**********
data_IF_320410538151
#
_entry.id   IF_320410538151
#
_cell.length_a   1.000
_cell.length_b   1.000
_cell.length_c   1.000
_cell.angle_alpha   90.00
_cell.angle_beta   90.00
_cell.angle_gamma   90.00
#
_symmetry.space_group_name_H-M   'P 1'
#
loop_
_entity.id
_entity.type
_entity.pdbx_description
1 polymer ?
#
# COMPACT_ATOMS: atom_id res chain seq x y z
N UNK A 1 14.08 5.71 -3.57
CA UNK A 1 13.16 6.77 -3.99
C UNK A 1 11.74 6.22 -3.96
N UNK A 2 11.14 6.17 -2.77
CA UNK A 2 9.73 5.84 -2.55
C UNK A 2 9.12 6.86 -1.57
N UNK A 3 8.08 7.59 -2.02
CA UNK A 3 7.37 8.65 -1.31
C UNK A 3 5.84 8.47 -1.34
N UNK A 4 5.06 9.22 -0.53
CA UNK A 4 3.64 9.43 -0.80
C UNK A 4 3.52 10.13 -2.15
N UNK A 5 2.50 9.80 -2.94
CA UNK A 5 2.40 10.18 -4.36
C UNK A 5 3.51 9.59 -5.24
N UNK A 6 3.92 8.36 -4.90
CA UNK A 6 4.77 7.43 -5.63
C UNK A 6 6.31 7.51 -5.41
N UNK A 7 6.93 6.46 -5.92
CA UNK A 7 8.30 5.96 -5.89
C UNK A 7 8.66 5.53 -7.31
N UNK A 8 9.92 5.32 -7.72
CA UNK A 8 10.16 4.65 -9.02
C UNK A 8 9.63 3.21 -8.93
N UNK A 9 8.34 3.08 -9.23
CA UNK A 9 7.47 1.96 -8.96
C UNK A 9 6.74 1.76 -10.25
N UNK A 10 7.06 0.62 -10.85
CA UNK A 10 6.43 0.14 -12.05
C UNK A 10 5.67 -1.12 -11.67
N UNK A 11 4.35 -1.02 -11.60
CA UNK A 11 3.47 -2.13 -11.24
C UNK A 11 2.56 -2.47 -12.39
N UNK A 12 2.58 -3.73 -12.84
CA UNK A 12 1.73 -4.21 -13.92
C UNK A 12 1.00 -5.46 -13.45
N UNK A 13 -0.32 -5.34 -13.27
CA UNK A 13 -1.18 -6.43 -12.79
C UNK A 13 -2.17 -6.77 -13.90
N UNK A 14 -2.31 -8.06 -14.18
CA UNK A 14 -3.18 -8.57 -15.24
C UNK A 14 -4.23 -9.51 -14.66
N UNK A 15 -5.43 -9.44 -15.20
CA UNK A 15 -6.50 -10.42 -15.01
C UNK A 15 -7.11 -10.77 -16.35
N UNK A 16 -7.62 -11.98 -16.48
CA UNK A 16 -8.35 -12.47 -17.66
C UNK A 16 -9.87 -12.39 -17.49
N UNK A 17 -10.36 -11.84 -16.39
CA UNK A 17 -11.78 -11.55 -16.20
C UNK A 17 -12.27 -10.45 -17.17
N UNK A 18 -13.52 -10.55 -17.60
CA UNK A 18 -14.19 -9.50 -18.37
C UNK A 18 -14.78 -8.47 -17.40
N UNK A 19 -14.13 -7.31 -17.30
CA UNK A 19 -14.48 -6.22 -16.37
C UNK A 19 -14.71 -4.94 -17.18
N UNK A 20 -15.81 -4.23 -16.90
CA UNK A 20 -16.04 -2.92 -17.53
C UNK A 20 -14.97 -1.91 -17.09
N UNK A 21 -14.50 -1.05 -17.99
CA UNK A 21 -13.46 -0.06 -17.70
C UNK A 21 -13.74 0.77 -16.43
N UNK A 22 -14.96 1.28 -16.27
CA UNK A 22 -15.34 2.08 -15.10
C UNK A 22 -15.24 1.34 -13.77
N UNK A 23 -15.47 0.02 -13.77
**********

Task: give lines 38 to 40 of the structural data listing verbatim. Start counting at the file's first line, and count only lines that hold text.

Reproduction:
C UNK A 6 6.31 7.51 -5.41
N UNK A 7 6.93 6.46 -5.92
CA UNK A 7 8.30 5.96 -5.89